Newly-announced last month for publication in July next year is Mari Ruti and Amy Allen’s Critical Theory Between Klein and Lacan: A Dialogue, to be published by Bloomsbury as part of its Psychoanalytic Horizons series. It promises to explore the convergences and divergences in the two thinkers’ work, with a special emphasis on the ramifications for critical theory. Ruti contributes from the Lacanian perspective, given her background in critical theory, gender and sexuality studies, while Allen, as a representative of the Frankfurt School of critical theory, deals with the Kleinian approach.

Among forthcoming clinical contributions, Wilfried Ver Eecke’s Breaking through Schizophrenia: Lacan and Hegel for Talk Therapy will be out in May. Critiquing what the author sees as Lacan’s emphasis on linguistic disturbances in schizophrenia, it brings together a collection of published and unpublished articles as part of a “countercultural move to present a less damaging view and a more efficient treatment method for schizophrenic persons”. Ver Eecke has an impressive background, having studied under Erik Erikson at Harvard, in Paris with Jean Hyppolite, Emile Benveniste, and Lacan himself, and has been professor at Georgetown University in the department of philosophy, and adjunct professor in the department of psychology, since 1967. His previous work on the same topic, Phenomenology and Lacan on Schizophrenia after the Decade of the Brain, was published in 2001.

Bogdan Wolf’s Anxiety Between Desire and the Body: What Lacan Says in Seminar X is due for release in February by publishers Routledge. Written “from the perspective of analytical experience, its logic, and its surprising discoveries”, Wolf’s book traces the concept of anxiety through Lacan’s pivotal 1963-1964 Seminar on the topic, which took place just prior to his “excommunication” (as Lacan himself called it) from the IPA.

Among events, the London Society of the New Lacanian School will hold the next meeting of the Laboratory for Lacanian Politics in London on Saturday 15th December. Speakers will include Roger Litten, Isabel Millar (Kingston University), Janet Haney and Jason Glynos (Essex University). The group with continue its exploration of Jean-Claude Milner’s work, in particular his reference text ‘The Traps of the All’ in which Milner applies Lacan’s formulae of sexuation to the logic of limited and unlimited groupings in the political and social spheres. More details, including the argument for the Laboratory’s work this year, are on the London Society’s site.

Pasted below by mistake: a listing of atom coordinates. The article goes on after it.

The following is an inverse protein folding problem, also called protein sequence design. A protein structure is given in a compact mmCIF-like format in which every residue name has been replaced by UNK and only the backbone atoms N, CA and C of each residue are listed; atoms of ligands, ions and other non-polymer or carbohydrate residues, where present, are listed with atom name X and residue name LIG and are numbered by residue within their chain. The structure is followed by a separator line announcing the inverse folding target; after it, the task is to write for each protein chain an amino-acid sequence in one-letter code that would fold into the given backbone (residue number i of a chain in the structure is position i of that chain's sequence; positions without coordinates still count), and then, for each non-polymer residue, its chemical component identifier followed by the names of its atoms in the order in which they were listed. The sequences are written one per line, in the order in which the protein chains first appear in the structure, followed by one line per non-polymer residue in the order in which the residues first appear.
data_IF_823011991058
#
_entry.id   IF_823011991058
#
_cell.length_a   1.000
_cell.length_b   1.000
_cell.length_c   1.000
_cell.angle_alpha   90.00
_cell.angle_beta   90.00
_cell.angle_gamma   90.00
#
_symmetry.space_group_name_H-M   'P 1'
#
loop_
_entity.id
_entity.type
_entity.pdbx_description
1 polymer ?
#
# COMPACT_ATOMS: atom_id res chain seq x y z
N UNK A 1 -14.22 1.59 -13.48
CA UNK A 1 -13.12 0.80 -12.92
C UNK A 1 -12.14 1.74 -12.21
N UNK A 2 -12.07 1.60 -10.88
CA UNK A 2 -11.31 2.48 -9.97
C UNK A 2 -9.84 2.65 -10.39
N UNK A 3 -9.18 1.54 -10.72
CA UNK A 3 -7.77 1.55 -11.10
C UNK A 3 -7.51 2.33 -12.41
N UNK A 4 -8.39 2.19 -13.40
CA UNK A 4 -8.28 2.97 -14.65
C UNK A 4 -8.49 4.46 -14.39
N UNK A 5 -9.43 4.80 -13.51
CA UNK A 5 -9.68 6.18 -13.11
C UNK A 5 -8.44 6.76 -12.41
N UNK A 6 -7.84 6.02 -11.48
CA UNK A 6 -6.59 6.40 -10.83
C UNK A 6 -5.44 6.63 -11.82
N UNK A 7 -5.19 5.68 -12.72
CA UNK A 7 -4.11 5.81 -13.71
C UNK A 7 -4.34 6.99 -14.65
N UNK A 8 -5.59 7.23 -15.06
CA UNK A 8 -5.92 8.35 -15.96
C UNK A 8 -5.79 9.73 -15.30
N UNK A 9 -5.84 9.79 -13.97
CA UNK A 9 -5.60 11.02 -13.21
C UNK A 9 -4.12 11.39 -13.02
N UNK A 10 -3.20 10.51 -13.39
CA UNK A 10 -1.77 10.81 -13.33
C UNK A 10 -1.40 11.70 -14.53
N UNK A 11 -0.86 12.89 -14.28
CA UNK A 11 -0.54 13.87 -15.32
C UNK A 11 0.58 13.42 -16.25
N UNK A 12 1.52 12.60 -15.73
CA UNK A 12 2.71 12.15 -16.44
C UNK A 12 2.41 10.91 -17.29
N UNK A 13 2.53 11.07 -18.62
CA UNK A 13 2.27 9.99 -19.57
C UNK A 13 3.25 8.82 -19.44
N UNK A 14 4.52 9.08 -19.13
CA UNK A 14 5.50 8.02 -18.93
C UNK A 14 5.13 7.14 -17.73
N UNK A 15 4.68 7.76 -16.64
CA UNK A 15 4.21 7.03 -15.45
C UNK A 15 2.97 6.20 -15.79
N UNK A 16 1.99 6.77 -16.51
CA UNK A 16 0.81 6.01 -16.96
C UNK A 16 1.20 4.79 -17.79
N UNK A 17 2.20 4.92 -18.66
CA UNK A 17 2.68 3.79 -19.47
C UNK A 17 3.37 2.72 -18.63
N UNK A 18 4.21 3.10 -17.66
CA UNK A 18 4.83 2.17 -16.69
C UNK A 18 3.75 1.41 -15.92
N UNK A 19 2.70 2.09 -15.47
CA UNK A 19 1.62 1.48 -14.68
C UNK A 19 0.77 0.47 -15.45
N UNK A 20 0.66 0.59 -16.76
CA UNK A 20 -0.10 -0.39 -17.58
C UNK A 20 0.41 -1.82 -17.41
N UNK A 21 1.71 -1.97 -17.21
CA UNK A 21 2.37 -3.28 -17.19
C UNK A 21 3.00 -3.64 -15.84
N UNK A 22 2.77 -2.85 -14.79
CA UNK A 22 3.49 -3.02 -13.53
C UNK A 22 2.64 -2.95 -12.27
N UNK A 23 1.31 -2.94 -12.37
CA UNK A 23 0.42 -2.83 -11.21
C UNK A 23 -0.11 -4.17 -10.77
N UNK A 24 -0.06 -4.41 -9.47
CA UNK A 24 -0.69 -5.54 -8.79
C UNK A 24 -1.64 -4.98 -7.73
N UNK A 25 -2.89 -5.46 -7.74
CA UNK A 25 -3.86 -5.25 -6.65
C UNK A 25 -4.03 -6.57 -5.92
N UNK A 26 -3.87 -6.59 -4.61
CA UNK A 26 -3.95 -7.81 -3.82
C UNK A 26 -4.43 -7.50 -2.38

In New York, Analytica’s programme of events for the coming months includes talks in December on ‘Psychoanalytic Neuropsychiatry’, exploring Wilhelm Reich’s ‘return to the body’ post-Freud as part of an attempt to develop an “integrative somatic neuropsychiatry”, and ‘Anti-Oedipus: From Psychoanalysis to Schizoanalysis’, examining Deleuze and Guattari’s revision of the analytic cornerstone as we approach the 50th anniversary of its publication. Full details of the programme up to May 2019 is on Analytica’s site.

The Freud Museum is organising a conference on Surrealism & Psychoanalysis: Conquest of the Irrational for 27th January. The conference will address psychoanalysis and its impact on Surrealism and the impact of Surrealism on psychoanalysis, bringing together art historians, psychoanalysts, authors and artists to reflect on the many facets of this relationship. Speakers include Dawn Ades, Anouchka Grose, and Darian Leader.

Finally, in sadder news, the death was announced last month of Alain Didier-Weill, psychoanalyst and playwright, who passed away in Paris on 17th November aged 79. Didier-Weill was a former member of the École freudienne de Paris, co-founder of Le Coût freudien and creator in 2002 of Mouvement Insistance: art, psychoanalysis, politics. His book Quartier Lacan – also a documentary, which you can watch on YouTube – is especially interesting for featuring interviews with the key members of Lacan’s inner circle, his analysands, and those who attended over the course of his Seminar. Elisabeth Roudinesco penned this obituary for Le Monde.